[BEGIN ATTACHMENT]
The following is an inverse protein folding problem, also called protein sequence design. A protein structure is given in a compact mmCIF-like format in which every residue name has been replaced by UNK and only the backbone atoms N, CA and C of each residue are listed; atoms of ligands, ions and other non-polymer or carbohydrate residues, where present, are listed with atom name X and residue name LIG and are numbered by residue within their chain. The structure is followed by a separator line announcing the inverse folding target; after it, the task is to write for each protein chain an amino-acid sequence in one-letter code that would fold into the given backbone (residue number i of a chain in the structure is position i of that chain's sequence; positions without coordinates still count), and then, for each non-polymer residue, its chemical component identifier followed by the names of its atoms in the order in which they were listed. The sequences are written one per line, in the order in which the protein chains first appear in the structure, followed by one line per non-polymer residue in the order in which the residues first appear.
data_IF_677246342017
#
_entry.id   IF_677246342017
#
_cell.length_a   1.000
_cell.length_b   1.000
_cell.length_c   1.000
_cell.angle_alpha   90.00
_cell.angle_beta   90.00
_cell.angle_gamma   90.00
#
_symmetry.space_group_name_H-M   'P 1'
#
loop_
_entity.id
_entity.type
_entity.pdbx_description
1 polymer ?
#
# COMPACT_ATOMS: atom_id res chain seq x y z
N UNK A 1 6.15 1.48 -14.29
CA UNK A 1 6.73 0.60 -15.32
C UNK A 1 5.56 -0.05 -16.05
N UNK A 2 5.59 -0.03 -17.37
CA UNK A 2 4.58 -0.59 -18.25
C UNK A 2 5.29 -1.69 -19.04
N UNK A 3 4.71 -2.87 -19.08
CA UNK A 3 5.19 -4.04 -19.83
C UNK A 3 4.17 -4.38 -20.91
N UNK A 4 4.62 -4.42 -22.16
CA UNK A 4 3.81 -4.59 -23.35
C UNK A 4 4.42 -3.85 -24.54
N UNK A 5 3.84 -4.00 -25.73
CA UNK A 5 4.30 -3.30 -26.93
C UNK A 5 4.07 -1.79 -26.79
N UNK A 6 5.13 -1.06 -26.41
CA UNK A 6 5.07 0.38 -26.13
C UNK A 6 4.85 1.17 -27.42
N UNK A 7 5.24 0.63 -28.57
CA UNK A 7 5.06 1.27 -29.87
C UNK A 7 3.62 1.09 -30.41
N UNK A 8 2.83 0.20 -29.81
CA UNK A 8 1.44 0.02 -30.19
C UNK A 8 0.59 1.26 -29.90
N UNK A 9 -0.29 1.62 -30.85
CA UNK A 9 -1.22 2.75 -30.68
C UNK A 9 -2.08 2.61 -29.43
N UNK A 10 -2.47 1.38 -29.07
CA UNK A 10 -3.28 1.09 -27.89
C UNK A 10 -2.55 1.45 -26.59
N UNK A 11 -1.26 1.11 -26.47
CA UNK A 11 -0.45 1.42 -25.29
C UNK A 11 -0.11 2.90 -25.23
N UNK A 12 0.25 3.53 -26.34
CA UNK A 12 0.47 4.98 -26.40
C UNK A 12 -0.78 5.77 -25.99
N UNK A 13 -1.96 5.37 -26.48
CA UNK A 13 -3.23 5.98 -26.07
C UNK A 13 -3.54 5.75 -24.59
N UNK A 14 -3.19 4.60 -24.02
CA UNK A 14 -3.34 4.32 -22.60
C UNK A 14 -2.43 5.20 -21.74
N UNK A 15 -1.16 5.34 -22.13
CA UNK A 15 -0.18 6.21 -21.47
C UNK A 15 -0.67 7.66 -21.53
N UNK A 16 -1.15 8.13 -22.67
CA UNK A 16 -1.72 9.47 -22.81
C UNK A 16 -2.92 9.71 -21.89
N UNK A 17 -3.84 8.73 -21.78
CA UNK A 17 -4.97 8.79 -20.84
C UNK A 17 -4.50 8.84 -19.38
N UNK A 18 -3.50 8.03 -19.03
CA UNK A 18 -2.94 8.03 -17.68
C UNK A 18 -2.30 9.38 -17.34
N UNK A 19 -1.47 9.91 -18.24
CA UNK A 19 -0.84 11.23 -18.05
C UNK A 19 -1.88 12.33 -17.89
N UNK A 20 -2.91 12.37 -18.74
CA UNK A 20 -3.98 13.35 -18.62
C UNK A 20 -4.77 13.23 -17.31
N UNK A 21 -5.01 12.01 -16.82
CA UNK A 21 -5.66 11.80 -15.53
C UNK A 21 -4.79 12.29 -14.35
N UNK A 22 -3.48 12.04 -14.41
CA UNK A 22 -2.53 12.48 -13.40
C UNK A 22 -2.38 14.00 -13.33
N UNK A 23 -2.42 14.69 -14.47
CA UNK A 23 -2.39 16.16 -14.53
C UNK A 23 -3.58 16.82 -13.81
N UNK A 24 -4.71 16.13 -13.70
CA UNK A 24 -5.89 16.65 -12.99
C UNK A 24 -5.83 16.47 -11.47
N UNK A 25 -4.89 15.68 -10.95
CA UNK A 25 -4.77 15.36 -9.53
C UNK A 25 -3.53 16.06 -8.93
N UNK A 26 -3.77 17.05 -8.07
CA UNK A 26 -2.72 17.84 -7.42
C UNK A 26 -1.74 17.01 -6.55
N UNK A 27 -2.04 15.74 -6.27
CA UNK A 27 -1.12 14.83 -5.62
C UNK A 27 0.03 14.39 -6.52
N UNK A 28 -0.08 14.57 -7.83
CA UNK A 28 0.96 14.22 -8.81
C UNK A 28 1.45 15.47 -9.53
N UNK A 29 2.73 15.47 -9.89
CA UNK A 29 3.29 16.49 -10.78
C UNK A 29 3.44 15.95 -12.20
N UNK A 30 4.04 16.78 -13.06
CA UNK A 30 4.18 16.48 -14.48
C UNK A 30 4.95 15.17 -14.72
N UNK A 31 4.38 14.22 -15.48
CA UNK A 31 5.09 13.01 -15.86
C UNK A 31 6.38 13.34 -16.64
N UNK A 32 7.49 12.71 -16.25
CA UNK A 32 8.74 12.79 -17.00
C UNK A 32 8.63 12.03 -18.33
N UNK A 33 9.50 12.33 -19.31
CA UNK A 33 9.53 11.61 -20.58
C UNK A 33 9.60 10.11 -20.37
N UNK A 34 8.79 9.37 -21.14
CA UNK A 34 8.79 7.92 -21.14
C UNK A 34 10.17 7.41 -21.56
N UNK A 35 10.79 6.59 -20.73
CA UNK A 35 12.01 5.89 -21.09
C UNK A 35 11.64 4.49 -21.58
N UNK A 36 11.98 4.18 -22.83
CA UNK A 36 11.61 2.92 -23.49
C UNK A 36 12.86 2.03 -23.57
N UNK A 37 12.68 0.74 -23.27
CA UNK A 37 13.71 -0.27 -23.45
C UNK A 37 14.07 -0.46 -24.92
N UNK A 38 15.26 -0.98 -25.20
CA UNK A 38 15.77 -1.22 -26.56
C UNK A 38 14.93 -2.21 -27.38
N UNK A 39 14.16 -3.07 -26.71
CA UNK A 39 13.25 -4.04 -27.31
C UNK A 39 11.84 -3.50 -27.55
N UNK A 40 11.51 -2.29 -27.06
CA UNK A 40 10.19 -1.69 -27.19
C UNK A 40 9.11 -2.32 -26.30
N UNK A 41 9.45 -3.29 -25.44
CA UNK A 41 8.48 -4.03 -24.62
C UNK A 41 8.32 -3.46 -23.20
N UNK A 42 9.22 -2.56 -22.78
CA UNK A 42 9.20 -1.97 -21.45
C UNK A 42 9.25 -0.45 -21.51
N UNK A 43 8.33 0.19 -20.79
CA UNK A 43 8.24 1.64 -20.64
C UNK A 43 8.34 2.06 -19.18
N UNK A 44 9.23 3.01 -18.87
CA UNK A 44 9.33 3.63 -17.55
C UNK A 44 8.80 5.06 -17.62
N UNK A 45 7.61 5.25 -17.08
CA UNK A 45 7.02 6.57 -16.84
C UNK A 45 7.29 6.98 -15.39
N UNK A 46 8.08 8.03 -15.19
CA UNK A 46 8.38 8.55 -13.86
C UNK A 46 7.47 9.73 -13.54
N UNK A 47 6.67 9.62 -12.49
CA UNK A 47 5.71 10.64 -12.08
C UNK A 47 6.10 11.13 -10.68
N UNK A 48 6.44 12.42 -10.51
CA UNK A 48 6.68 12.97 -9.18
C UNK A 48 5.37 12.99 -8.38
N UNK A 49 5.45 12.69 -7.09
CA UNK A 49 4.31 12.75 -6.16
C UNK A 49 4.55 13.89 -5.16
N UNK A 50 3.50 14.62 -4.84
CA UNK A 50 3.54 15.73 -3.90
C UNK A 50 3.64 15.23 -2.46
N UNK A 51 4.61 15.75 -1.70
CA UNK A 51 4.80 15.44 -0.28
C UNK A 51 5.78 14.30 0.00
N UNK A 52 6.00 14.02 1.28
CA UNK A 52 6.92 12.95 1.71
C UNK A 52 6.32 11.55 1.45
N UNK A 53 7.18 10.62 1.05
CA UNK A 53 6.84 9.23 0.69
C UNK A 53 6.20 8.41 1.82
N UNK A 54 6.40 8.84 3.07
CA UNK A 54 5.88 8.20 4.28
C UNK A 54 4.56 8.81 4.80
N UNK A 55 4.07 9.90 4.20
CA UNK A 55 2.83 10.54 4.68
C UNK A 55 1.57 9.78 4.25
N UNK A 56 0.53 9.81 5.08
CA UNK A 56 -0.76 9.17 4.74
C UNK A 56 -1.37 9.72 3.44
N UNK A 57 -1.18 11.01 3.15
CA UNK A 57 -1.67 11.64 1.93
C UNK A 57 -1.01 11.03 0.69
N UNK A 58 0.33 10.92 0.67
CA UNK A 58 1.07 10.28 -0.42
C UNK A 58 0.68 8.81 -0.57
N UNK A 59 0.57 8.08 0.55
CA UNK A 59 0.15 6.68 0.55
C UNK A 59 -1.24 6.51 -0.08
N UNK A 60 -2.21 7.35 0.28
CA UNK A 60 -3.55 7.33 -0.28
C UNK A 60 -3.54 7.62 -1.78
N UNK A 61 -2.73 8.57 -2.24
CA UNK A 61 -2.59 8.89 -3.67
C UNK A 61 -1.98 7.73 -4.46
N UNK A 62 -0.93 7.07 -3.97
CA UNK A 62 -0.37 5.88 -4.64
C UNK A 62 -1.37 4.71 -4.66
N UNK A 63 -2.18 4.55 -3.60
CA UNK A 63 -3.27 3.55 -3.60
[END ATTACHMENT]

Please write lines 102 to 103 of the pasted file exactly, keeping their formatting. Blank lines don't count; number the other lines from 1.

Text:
C UNK A 27 0.03 14.39 -6.52
N UNK A 28 -0.08 14.57 -7.83